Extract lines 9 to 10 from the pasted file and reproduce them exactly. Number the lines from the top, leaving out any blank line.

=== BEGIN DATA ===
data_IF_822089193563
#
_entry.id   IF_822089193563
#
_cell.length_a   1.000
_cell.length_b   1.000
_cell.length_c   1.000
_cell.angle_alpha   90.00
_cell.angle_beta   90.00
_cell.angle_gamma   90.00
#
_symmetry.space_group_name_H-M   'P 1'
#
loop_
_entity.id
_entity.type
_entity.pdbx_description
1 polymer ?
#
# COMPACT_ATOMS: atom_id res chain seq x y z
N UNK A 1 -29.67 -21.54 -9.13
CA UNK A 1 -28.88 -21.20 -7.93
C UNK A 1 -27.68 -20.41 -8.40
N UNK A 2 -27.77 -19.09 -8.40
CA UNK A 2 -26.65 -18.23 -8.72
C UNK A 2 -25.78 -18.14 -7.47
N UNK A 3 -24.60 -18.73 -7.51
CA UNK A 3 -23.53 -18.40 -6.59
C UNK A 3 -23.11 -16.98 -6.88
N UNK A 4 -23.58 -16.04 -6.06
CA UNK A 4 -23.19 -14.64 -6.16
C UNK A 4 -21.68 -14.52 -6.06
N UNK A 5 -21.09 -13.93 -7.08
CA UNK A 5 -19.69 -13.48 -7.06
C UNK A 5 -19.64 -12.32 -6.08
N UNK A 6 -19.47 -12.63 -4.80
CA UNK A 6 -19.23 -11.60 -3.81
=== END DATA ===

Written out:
_cell.angle_beta   90.00
_cell.angle_gamma   90.00